Tag: climate injustice

Renewable Portfolio Standard | Solar Energy

Washington (GGM) Analysis | January 3, 2020
NoreenProfilePicHillReport-75 by Noreen Wise

State Renewable Portfolio Standards are often the driver behind how quickly residents switch to solar energy. We all must know where our state stands on critical ST-Saga-CovFrnt-72dpi-300
renewable energy policies that will be the catalyst for how quickly the United States can lower our nation’s carbon footprint. States like Massachusettes, New York, California and Maryland are way out in front, while states like Texas, Florida and Georgia are at the very bottom, and are several of the country’s largest carbon emitters.

Foreign countries are angry about the largest carbon emitter’s lack of movement in reducing carbon levels and have become staunch advocates against climate injustice. On December 20, 2019, a Dutch court  issued a strong warning to world leaders demanding they take climate action to reduce their nation’s carbon footprint or one day be held accountable by victims.

What are Renewable Portfolio Standards?

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According to SolarPower Rocks, an exceptional hub of vital information for anyone seeking details about installing solar panels on home or business roofs or property, Renewable Portfolio Standards (RPS) are state laws requiring that utility companies generate a certain percentage of renewable energy by specific dates. For example, Maryland passed a law in 2019 that requires 50% of it’s energy to be renewable by 2030. this is considered aggressive and quite significant. There are now 170 solar companies that have sprung up in Maryland since the law was passed.

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Very exciting to be living in the states that’s a frontrunner. Terrifying to be a resident in a state burying its head in cement, rigidly fixated on the past. This is a matter of life and death.~

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Plastic Update | Marriott Bonvoy Hotels

Washington (GGM) Analysis | September 24, 2019
NoreenProfilePicHillReport-75 by Noreen Wise

With the EU voting to ban single use plastics by 2021, a bold and decisive move, highlighting their focus and commitment to climate action and saving lives, let’s get excited about shifting into high gear and doing the same.

ST-Saga-CovFrnt-72dpi-300The statistics behind single use plastic are alarming:

  • 99% of plastic is made from fossil fuels
  • 40% of plastic production is for single use plastics
  • Global plastic production is the equivalent of “189 500MW coal-fired power stations”

Tiny, impoverished countries around the globe are displaying impressive resourcefulness in replacing single use plastics with a climate crisis alternative. It’s inspiring.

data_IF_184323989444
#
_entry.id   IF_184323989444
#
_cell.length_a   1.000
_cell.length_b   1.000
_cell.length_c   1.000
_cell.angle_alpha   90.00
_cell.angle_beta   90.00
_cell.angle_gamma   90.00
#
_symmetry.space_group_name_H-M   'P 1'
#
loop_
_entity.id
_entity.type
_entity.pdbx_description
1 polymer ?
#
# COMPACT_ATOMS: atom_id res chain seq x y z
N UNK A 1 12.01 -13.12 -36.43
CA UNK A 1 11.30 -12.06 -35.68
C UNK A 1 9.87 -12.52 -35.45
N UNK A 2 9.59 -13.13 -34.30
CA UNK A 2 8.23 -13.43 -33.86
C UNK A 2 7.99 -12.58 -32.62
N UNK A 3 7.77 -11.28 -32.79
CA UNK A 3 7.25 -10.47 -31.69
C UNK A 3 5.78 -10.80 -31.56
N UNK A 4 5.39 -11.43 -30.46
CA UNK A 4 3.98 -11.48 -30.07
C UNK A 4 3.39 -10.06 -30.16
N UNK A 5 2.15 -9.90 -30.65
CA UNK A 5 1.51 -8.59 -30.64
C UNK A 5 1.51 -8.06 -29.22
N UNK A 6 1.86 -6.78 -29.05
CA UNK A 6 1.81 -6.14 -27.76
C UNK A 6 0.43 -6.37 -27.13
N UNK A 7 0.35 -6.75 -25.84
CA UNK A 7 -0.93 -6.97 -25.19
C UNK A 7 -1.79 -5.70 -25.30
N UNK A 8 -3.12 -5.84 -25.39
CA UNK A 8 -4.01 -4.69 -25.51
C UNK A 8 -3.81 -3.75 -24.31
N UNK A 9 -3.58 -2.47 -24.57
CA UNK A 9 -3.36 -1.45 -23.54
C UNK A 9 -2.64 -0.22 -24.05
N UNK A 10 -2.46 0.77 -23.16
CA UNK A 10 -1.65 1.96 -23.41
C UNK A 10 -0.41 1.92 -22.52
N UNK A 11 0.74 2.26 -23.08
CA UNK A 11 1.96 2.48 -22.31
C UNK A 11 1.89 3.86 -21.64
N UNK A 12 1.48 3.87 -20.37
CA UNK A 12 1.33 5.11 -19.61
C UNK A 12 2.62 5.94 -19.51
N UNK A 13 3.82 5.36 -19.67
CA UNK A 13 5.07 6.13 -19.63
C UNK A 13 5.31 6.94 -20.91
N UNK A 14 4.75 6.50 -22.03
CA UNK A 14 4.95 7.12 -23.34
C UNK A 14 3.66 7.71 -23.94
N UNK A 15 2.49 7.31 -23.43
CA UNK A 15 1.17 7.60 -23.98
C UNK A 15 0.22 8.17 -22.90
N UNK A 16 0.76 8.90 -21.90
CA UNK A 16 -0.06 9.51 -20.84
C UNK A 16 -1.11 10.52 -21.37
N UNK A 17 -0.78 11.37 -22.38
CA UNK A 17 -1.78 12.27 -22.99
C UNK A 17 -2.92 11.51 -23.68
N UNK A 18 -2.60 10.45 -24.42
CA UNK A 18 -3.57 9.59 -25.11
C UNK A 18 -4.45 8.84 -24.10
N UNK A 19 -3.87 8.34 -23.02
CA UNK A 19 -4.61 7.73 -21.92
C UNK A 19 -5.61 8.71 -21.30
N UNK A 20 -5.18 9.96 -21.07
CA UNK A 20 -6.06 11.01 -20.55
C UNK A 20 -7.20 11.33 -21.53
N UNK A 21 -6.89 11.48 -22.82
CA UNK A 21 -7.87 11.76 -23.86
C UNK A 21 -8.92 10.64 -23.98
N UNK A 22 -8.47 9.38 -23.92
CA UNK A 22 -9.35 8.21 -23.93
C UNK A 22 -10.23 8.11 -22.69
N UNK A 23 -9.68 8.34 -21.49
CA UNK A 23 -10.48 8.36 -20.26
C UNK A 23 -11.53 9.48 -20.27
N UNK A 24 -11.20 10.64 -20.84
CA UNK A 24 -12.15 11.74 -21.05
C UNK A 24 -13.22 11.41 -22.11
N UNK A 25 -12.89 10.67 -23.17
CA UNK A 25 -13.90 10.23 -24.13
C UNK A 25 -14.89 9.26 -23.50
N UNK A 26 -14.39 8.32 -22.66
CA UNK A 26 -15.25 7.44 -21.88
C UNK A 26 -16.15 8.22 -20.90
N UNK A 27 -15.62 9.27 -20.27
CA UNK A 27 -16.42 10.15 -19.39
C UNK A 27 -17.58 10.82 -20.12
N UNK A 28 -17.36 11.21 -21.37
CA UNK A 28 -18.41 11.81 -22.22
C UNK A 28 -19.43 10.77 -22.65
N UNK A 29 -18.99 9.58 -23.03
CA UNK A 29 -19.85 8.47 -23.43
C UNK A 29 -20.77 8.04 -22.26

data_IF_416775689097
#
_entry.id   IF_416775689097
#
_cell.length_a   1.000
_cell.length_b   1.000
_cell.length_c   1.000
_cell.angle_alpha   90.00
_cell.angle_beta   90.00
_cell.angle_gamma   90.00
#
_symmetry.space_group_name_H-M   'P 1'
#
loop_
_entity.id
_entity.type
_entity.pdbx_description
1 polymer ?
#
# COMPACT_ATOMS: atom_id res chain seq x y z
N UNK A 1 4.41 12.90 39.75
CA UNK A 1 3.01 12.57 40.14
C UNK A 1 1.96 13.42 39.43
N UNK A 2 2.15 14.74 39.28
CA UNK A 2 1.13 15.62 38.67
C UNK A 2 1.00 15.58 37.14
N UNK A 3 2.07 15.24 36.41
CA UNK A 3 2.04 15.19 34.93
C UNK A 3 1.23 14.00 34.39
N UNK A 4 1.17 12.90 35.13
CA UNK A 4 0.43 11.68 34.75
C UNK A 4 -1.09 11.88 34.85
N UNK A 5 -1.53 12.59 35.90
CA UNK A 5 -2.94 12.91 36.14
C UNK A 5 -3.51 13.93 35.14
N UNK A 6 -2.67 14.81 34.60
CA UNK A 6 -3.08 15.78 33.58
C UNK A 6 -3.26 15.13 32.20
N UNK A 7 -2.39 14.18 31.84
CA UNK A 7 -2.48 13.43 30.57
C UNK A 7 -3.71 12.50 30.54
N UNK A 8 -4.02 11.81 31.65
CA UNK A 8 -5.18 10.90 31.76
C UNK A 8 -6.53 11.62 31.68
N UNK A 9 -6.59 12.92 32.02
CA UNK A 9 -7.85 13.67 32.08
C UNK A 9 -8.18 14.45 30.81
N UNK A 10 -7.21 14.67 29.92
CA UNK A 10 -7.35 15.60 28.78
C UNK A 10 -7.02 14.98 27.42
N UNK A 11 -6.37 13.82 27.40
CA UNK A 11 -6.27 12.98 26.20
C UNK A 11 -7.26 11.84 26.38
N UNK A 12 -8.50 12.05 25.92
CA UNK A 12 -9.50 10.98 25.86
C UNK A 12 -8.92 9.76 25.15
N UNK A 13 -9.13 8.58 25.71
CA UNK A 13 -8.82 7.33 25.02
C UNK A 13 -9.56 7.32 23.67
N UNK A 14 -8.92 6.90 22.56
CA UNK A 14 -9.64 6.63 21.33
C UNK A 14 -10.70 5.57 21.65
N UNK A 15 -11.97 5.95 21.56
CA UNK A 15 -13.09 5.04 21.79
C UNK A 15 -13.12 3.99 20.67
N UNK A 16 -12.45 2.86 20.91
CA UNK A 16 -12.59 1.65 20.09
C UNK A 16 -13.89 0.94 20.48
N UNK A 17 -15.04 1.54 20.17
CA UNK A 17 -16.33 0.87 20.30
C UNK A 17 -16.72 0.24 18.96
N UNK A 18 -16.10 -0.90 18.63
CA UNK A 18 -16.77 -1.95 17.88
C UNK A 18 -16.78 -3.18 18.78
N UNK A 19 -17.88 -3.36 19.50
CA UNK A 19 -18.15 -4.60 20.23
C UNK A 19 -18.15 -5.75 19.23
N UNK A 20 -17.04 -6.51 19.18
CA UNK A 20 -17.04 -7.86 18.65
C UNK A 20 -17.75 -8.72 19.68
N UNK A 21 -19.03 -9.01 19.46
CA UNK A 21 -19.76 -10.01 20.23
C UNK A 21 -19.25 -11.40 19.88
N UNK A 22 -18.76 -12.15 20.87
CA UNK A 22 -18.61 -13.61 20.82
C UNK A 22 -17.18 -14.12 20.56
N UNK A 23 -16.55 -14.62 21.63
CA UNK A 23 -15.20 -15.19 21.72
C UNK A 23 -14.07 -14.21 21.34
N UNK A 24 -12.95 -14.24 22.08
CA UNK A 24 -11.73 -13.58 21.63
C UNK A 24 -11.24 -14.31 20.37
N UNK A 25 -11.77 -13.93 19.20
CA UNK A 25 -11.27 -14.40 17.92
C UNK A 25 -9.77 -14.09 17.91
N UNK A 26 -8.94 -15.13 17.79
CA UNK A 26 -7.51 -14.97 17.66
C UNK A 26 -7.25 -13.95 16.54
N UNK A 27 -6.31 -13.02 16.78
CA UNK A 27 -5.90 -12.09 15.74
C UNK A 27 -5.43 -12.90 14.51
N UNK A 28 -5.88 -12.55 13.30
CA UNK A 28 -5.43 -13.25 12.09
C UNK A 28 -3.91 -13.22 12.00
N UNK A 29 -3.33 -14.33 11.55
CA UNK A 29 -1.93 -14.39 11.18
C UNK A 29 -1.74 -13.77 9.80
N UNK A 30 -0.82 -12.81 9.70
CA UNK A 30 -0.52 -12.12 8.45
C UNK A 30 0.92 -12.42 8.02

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Marriott Bonvoy Hotels has just announced that by December 2020 it will no longer be offering small individual toiletries to guests, reducing single use plastic by “500 million little plastic bottles per year across the company’s 7,000 hotels in 132 countries.” The bottles are so tiny that they can’t be cleaned, and thus can’t be recycled. Smart. Marriott Bonvoy will instead be using large plastic pumps in the showers. Perfect. I recently stayed at a Marriott and found these to be an excellent Plan B.

Every American company has similar decisions to make. Grocery stores for example will most likely have to go cold turkey on their single use bags. Many consumers are just plain oblivious. After a fifteen year warning, shoppers should not be shocked when they arrive at their favorite store one day and the single use plastic bags have disappeared.

Saying “NO” to single use plastic is very easy. It doesn’t require effort or money, just awareness. Not being mindful of the life or death consequences these types of decisions have on others is irresponsible, some might even say willfully irresponsible. The worst aspect of the climate crisis is climate injustice, where those with the largest carbon footprints (Americans), aren’t necessarily the ones who suffer the most destructive climate consequences. For example, Bahamians have a tiny individual carbon footprint, and yet an entire island was destroyed during Hurricane Dorian, and 1,300 people are still missing and presumed dead. This reality should haunt us, and compel us to act… quickly!

Pivoting away from single use plastic is as simple as the diagram below. It’s just a matter of making different everyday choices. We can do this!

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© Copyright 2018 – 2019. ALL Rights Reserved.
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